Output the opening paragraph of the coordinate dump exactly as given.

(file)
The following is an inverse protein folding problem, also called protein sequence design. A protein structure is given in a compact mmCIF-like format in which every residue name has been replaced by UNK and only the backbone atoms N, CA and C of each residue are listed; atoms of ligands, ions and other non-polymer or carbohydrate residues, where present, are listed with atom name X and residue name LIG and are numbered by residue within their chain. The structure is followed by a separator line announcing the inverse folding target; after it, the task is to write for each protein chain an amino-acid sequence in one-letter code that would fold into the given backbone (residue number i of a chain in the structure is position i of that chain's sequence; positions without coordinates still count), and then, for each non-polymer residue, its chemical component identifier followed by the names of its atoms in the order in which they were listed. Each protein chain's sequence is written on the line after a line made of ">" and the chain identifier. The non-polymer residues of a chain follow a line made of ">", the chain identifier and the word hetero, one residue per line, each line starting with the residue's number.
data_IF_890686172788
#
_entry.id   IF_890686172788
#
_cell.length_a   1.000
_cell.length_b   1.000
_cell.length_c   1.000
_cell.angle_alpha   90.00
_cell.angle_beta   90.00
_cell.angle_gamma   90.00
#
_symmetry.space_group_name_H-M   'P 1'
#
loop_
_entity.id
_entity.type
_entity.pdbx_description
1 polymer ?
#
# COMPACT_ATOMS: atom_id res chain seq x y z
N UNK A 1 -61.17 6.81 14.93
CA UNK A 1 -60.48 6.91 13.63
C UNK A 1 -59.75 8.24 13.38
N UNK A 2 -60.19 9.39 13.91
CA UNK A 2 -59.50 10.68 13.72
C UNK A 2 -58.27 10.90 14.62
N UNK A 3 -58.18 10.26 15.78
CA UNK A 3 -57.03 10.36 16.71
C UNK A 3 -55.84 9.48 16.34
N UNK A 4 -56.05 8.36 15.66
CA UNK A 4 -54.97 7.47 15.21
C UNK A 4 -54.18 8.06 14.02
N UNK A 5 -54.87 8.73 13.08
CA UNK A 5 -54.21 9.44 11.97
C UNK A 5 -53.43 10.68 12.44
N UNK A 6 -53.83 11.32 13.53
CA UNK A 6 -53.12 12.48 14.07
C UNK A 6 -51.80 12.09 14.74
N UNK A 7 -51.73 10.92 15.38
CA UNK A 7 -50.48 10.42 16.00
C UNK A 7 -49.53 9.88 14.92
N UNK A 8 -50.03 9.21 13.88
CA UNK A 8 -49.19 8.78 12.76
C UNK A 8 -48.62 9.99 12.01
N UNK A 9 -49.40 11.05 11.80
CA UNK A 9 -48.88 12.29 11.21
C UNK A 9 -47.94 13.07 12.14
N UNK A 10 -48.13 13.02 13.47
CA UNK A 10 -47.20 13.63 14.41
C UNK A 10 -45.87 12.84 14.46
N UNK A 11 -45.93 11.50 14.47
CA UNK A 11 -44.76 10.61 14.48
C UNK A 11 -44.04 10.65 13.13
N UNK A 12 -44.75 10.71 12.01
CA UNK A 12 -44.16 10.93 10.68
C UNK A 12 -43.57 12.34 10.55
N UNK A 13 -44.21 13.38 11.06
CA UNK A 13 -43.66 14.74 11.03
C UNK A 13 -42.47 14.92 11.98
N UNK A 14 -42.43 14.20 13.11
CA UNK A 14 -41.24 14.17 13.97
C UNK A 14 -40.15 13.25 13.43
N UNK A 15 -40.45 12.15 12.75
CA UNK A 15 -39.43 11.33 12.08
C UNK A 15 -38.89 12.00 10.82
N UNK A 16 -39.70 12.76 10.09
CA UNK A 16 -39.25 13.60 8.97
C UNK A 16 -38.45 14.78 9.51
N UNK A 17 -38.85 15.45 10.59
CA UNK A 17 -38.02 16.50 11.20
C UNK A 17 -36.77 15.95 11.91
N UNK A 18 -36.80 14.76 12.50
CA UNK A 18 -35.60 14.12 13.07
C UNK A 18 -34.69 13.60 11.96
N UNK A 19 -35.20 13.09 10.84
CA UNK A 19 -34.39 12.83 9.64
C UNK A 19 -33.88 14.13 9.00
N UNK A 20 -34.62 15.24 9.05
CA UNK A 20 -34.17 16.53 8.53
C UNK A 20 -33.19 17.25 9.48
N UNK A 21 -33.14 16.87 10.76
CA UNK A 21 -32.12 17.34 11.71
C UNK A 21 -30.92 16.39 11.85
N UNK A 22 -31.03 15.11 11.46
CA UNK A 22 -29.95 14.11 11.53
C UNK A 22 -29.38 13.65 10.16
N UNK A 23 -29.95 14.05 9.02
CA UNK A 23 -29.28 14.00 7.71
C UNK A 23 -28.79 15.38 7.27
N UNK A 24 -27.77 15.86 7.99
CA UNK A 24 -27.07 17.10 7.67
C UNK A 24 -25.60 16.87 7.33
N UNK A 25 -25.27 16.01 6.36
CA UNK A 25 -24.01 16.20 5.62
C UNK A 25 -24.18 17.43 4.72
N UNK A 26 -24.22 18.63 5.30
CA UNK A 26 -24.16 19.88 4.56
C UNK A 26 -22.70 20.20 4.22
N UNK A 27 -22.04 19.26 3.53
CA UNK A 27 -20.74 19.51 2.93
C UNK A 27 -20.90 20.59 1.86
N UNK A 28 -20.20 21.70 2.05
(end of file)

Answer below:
The following is an inverse protein folding problem, also called protein sequence design. A protein structure is given in a compact mmCIF-like format in which every residue name has been replaced by UNK and only the backbone atoms N, CA and C of each residue are listed; atoms of ligands, ions and other non-polymer or carbohydrate residues, where present, are listed with atom name X and residue name LIG and are numbered by residue within their chain. The structure is followed by a separator line announcing the inverse folding target; after it, the task is to write for each protein chain an amino-acid sequence in one-letter code that would fold into the given backbone (residue number i of a chain in the structure is position i of that chain's sequence; positions without coordinates still count), and then, for each non-polymer residue, its chemical component identifier followed by the names of its atoms in the order in which they were listed. Each protein chain's sequence is written on the line after a line made of ">" and the chain identifier. The non-polymer residues of a chain follow a line made of ">", the chain identifier and the word hetero, one residue per line, each line starting with the residue's number.